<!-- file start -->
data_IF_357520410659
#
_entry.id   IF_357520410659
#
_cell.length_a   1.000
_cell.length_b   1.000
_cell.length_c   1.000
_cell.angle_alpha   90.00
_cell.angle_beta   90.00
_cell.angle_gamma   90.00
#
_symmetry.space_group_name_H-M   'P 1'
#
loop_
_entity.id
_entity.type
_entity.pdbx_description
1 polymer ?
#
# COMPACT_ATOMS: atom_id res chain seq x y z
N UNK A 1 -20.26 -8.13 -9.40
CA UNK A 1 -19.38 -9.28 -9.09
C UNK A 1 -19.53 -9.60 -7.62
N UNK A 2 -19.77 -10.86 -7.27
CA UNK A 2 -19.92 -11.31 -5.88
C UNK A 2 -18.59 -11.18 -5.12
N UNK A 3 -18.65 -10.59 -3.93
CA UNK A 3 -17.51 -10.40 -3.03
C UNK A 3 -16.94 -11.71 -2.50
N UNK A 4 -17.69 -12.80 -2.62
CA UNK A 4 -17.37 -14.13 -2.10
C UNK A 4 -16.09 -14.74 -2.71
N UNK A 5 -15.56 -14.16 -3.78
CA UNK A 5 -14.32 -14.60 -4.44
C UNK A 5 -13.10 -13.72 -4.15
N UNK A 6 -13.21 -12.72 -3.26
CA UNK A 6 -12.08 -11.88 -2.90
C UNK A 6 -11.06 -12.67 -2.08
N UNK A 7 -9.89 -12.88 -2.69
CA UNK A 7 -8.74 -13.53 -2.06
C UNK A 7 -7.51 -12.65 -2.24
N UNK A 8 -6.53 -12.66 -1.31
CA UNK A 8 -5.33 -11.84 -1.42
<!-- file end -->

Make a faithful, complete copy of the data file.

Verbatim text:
data_IF_357520410659
#
_entry.id   IF_357520410659
#
_cell.length_a   1.000
_cell.length_b   1.000
_cell.length_c   1.000
_cell.angle_alpha   90.00
_cell.angle_beta   90.00
_cell.angle_gamma   90.00
#
_symmetry.space_group_name_H-M   'P 1'
#
loop_
_entity.id
_entity.type
_entity.pdbx_description
1 polymer ?
#
# COMPACT_ATOMS: atom_id res chain seq x y z
N UNK A 1 -20.26 -8.13 -9.40
CA UNK A 1 -19.38 -9.28 -9.09
C UNK A 1 -19.53 -9.60 -7.62
N UNK A 2 -19.77 -10.86 -7.27
CA UNK A 2 -19.92 -11.31 -5.88
C UNK A 2 -18.59 -11.18 -5.12
N UNK A 3 -18.65 -10.59 -3.93
CA UNK A 3 -17.51 -10.40 -3.03
C UNK A 3 -16.94 -11.71 -2.50
N UNK A 4 -17.69 -12.80 -2.62
CA UNK A 4 -17.37 -14.13 -2.10
C UNK A 4 -16.09 -14.74 -2.71
N UNK A 5 -15.56 -14.16 -3.78
CA UNK A 5 -14.32 -14.60 -4.44
C UNK A 5 -13.10 -13.72 -4.15
N UNK A 6 -13.21 -12.72 -3.26
CA UNK A 6 -12.08 -11.88 -2.90
C UNK A 6 -11.06 -12.67 -2.08
N UNK A 7 -9.89 -12.88 -2.69
CA UNK A 7 -8.74 -13.53 -2.06
C UNK A 7 -7.51 -12.65 -2.24
N UNK A 8 -6.53 -12.66 -1.31
CA UNK A 8 -5.33 -11.84 -1.42